Please ensure Javascript is enabled for purposes of website accessibility

Why You Shouldn't Invest a Lump Sum at Once

By Stefon Walters – Oct 13, 2021 at 5:30AM

Key Points

  • Dollar-cost averaging involves investing at regular intervals.
  • Perfectly timing the market is virtually impossible.
  • Investing with emotions can cause people to make irrational decisions.

You’re reading a free article with opinions that may differ from The Motley Fool’s Premium Investing Services. Become a Motley Fool member today to get instant access to our top analyst recommendations, in-depth research, investing resources, and more. Learn More

Instead, you may want to consider dollar-cost averaging.

If you find yourself with a lump sum of money -- whether from a bonus, inheritance, winning the lottery, or any event of sorts -- you may be tempted to invest it all at once. However, using the dollar-cost averaging investment strategy may be a better way to put your money to work. Even if you don't have a lump sum to invest, using dollar-cost averaging is a great strategy to help anyone ease into investing.

Person holding calculator and writing in notebook.

Image Source: Getty Images

How dollar-cost averaging works

Dollar-cost averaging involves investing specific amounts of money at regular intervals, regardless of the price at the time. For example, if you have $10,000 you're able to invest, instead of buying $10,000 worth of stocks at once, you may decide to break it down like the following:

  • Weekly: $10,000 / 52 weeks = $192.31 each purchase
  • Monthly: $10,000 / 12 months = $833.33 each purchase
  • Quarterly: $10,000 / 4 quarters = $2,500 each purchase

An excellent example of dollar-cost averaging happens within 401(K) plans, where employees select a set amount of their salary to invest in chosen investments. Each paycheck, that money is invested regardless of the investment's price at the time.

The frequency of your investments doesn't matter as much as making sure you're consistent and sticking to the schedule you set for yourself.

Avoid trying to time the market

"Time in the market is more important than timing the market" is an investment saying that has stood the test of time. Using dollar-cost averaging removes the temptation of trying to time the market -- which is extremely hard, to say the least -- and making irrational investment decisions. Nobody knows when the market will crash or drastically decline. Using dollar-cost averaging helps ensure you don't invest a lump sum right before a major market drop.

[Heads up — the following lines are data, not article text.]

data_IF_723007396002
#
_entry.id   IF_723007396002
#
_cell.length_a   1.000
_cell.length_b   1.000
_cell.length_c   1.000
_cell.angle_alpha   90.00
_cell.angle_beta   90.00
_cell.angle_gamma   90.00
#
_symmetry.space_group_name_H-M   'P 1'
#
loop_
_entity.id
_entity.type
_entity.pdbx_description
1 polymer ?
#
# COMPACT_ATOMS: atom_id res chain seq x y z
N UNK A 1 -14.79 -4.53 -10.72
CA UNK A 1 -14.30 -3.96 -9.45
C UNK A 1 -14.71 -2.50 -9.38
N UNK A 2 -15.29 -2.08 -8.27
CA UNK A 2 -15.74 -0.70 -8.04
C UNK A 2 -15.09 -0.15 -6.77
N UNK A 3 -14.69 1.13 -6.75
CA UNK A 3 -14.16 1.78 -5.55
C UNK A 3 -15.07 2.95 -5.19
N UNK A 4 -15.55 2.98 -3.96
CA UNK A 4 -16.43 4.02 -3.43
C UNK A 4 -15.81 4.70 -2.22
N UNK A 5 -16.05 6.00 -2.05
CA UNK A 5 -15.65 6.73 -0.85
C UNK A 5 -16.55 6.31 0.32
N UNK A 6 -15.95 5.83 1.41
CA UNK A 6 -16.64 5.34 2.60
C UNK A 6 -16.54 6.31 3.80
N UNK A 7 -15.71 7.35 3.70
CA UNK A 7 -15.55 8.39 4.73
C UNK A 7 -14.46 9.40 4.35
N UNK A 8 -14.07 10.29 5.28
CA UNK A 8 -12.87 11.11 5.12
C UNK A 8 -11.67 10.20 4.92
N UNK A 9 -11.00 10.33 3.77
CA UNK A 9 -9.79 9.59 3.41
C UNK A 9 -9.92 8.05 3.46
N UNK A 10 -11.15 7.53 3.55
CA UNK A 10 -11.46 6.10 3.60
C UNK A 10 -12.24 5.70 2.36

The Vanguard S&P 500 ETF (VOO 0.01%) closed at $283.87 on March 2, 2020. The next day, the stock market reached lows that we hadn't seen in more than a decade, and the fund's price dropped to $204.27 at closing. Exactly one year later, the fund closed at $359.41, meaning the difference between buying $10,000 worth of shares on March 2, 2020, and buying on March 23, 2020, is more than $4,900.

Of course, hindsight is 20/20, but dollar-cost averaging helps eliminates the desire to want to time the market. It helps investors focus on the long-term and sticking to a schedule instead of daily stock price movements, which can be stressful.

Removing the emotions from investing

It's easy for investors to let their emotions impact their decision-making. Some may see prices rising and buy more even though the investment is overvalued, while some may see prices declining and start panic selling instead of focusing on their long-term goals. Either way, these emotional decisions are usually counterproductive -- particularly when the stock market is highly volatile.

It can be stressful finding the "right" time to invest, especially when it's a lump sum involved. Instead of putting that stress on yourself, it's a good idea to break down your lump sum into periodic investments using the dollar-cost averaging method. 

Who can benefit from dollar-cost averaging

Everyone can benefit from dollar-cost averaging, but it's especially useful for new and long-term investors. If you're investing for the long-term, you shouldn't be as concerned with the daily changes in stock prices. If you know you're holding on to a stock for years -- which I recommend -- the daily price fluctuations aren't as important as the stock's performance in the long term. And if you're investing in sound companies, they should perform well.

The Motley Fool owns shares of and recommends Vanguard S&P 500 ETF. The Motley Fool has a disclosure policy.

Stocks Mentioned

Vanguard Index Funds - Vanguard S&p 500 ETF Stock Quote
Vanguard Index Funds - Vanguard S&p 500 ETF
VOO
$374.54 (0.01%) $0.05

*Average returns of all recommendations since inception. Cost basis and return based on previous market day close.

Related Articles

Premium Investing Services

Invest better with The Motley Fool. Get stock recommendations, portfolio guidance, and more from The Motley Fool's premium services.